With daytime temperatures remaining in the 90s and little prospect for extended rainfall, Carroll's fields and lawns will probably be even more dried out at the end of this week than they are now. While farmers may pray for rain to save their crops, homeowners typically just turn on their faucets to maintain the deep green of their lawns. If current conditions persist, they may not be able to continue that habit.
Hampstead Mayor Clinton Becker has issued an emergency decree banning all outdoor uses of water in the town. County water officials are asking all homeowners in the Freedom District -- which has the only county-owned water system -- to voluntarily curtail their use of water. Other Carroll towns may be forced to impose their own restrictions if these conditions persist.
Extravagant use of fresh water is ingrained in everyday life. Most people don't think twice about washing their cars, about turning on an automatic sprinkler to wet down their lawns (and their walkways and driveways as well) or running the water while brushing their teeth.
Whenever we need it, we always seem to have a supply of fresh, pure water. It is only during these dry periods that water consumption becomes an issue, and the warning flags get raised.
At the moment, county water officials are worried that people illegally siphoning water from hydrants in the Freedom District could leave less water for fighting fires.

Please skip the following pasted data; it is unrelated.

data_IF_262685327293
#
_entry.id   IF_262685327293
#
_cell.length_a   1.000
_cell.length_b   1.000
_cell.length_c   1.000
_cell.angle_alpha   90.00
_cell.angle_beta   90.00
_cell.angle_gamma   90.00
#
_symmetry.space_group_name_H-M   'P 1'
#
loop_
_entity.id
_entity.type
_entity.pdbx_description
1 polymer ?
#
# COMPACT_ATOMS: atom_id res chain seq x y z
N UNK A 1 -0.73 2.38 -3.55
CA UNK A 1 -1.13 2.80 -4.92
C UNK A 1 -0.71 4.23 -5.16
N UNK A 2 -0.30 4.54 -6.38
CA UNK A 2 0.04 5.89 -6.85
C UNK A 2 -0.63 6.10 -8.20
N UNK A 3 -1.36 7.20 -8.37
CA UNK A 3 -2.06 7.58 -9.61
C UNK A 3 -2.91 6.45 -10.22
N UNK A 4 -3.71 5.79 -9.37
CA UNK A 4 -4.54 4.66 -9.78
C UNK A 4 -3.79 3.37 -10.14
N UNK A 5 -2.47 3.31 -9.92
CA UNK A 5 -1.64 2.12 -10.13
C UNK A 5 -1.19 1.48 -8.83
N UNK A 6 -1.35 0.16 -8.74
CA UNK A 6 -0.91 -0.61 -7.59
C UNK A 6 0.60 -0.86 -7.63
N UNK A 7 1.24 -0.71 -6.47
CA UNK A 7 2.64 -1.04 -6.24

In the past, contractors and homeowners -- some looking for an easy, cost-free way to fill their swimming pools -- have tapped these hydrants. While getting large amounts of fresh water from the hydrant may seem like an innocuous activity, it isn't. In Baltimore City, kids turning on the hydrants in neighborhoods surrounding Johns Hopkins Hospital brought the local water supply so low that the upper floors of some of the hospital's buildings lost water pressure. People who fill up swimming pools from the hydrants endanger their neighbors and, we might add, themselves.
Most people understand the seriousness of water shortages. Hampstead's water consumption dropped by about 40,000 gallons a day once the ban was imposed. During this period, driving a dirty car or having a brown lawn should be considered badges of honor rather than shame.